Hep Hep Sweet Sweet is the opening piece of three, for the Urban Bush Women, a Brooklyn, New York-based dance company, celebrating its 30th Anniversary at the Newmark Theatre in downtown Portland, presented by White Bird. It begins in a lively mood, “Parker’s Mood” in fact, by Charlie Parker, with everyone costumed in fantastic sequined cocktail dresses that mesmerize onlookers, depending on the carefully designed lighting. Their style of dance should be immediately intriguing for anyone seeing them for the first time, yet it is performed so naturally that it can be taken for granted. I suppose after thirty years, the fusion of American contemporary, African-American jazz, hip-hop, and traditional African styles, is no longer any source of controversy or innovation, in itself. Of course it is innovative, but perhaps company Founder and Choreographer, Jawole Willa Jo Zollar, seeks different means of change, having already accomplished the invention of a style that a young troupe can pick up and pass on. She is not present for this run, demonstrating her trust in the creative process and her own dancers.
One compelling theme threading through each piece is the awkward silence of tragedy next to the ecstatic noise of celebration, reminding the audience of the underlying misery behind the performers of great black music, as well as the quick slide from pleasure to misery. As the work passed through several classic jazz tunes, I reflected many times on the strength of black families, artists, and anyone whose life was and continues to be confronted by racial persecution.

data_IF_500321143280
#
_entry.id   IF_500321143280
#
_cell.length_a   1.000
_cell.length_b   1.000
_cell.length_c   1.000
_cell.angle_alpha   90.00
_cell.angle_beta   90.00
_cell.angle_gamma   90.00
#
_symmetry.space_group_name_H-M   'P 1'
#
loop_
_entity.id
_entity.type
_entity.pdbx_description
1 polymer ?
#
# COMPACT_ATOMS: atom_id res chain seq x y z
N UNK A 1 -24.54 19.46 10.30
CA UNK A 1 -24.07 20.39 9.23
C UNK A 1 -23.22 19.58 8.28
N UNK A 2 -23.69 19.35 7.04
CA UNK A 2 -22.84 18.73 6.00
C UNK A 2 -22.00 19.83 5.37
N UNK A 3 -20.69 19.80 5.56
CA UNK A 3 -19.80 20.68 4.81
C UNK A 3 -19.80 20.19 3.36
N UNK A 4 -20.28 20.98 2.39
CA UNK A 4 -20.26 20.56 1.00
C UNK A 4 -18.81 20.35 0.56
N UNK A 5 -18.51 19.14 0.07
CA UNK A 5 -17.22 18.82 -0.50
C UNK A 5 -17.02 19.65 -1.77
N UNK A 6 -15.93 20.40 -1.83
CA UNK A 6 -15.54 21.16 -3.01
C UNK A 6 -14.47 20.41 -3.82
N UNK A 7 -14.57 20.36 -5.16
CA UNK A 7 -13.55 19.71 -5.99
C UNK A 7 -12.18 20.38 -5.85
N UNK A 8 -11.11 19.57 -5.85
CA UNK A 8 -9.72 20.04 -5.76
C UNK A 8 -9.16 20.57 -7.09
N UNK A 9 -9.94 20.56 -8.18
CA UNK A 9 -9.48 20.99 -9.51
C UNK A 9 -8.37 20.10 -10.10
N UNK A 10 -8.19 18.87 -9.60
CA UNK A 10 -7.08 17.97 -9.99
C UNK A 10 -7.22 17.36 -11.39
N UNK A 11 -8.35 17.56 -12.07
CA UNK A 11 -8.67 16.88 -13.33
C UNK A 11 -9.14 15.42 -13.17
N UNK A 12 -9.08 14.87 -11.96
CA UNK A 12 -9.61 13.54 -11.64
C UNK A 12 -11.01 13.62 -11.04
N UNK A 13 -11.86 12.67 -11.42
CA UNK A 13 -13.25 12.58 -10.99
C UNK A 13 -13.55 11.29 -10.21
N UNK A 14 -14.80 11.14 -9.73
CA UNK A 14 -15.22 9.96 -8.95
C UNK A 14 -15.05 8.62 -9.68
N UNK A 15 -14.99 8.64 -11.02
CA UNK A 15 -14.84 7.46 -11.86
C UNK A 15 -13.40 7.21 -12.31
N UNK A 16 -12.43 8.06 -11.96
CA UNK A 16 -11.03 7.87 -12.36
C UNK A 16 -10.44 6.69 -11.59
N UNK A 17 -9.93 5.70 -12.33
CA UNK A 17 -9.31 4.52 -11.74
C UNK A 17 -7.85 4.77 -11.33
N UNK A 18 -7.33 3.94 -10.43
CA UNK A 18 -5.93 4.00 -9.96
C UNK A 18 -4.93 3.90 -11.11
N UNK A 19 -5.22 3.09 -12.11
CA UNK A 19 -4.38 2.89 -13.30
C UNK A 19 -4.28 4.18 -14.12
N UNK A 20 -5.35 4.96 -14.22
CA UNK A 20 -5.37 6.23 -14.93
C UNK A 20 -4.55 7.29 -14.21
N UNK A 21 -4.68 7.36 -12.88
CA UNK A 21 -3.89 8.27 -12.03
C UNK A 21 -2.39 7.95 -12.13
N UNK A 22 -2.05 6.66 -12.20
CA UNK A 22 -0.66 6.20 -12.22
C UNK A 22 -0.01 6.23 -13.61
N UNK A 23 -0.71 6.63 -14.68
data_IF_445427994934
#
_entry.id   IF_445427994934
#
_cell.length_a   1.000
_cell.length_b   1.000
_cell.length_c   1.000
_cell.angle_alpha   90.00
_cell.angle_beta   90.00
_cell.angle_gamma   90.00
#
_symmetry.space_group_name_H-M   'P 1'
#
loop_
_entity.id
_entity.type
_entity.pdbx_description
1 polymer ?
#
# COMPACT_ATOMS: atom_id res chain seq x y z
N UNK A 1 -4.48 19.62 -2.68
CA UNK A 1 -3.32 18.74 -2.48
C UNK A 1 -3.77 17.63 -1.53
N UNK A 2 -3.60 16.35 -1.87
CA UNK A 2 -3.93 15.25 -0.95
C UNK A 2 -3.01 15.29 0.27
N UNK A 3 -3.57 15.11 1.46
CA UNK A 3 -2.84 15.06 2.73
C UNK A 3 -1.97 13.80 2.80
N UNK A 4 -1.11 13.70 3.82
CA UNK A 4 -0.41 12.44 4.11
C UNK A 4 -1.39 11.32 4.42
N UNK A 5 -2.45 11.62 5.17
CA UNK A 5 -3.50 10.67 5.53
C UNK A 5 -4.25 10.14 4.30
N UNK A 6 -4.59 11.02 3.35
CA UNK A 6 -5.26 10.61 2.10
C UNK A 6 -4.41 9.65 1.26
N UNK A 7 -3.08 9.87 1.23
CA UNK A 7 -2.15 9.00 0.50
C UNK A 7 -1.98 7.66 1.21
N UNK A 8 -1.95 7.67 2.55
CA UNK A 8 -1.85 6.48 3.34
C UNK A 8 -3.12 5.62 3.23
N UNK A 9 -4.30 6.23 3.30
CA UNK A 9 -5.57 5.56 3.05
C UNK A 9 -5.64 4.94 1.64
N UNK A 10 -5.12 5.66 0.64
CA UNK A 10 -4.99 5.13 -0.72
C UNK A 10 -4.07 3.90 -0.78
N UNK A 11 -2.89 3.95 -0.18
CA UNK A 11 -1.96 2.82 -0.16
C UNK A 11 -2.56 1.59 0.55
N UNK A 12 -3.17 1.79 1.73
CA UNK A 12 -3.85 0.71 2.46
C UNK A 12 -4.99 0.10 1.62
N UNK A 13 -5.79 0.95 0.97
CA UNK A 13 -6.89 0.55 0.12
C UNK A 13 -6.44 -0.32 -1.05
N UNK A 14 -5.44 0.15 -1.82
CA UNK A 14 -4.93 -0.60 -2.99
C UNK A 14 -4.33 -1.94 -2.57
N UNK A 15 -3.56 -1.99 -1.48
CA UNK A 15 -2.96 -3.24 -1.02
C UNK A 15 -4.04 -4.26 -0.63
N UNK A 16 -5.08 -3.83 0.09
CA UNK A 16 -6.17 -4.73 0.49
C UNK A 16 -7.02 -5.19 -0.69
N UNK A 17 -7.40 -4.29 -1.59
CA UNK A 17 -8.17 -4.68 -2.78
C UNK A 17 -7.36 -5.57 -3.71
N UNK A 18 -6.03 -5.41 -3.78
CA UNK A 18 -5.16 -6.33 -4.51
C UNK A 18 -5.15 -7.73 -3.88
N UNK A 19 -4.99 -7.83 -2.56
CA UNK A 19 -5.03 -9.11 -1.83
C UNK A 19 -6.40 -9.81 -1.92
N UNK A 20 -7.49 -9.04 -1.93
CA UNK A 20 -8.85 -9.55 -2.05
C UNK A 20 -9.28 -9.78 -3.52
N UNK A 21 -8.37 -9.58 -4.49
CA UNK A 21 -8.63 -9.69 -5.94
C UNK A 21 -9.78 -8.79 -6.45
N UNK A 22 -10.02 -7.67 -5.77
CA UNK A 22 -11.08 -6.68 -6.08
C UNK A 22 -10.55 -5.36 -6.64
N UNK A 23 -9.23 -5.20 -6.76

This musical heritage evolved from a denial by convenience to something introspective and tragic by intention. John Coltrane’s era changed the sound with spiritualism and celebration of gains in civil rights. The Charlie Parker era was just as convenient for whites to hear swinging music that made no mention of racism, as it was for blacks to try and forget. Everyone could pretend that segregation worked, that everyone was free, because black entertainers could work at white clubs, even if they couldn’t stand in the white section.
This is basically what the first section of the night is about. It is set in a fictional night club called Hep Hep Sweet Sweet, drawing inspiration from the choreographer’s real life experience with a mother whose presence at Kansas City jazz joints was ubiquitous. A poor family rides high above the struggle of daily life by staying in the present, the now, and the now at that time was jazz, an ecstatic music invented by African-Americans during their Great Migration north. This period offered a sense of relief, the capacity to work as respectable artists must have been a tremendous feeling. It perhaps gave enough gratitude to a generation to ignore segregation.
George Caldwell accompanies several sections in the night from the grand piano, giving the real feel of those night club scenes. At least two of the dancers could really sing. A heartbreaking scat solo by one singer-dancer made a strong impact in the audience. We loved her extraordinary chops and the range of expression in her voice, surprised by this dancer who became a tremendous jazz singer on a dime. She’s losing herself in it, beating back the past which drags her down, “I can’t go back… I can’t go back! I can’t bat-em bat-em zoom cat-at at-dat-dat at-a-bang bop!!” This repeats a few times, whirling back from selfless scat improvisation to despair, and you may begin to see clearly that relationship between pleasure, pain, and repression.
That first piece is definitely the show’s meat and potatoes, offering a linear story with dramatic non-linear performances, classic music and awesome singing, but the follow-up from intermission takes the cake.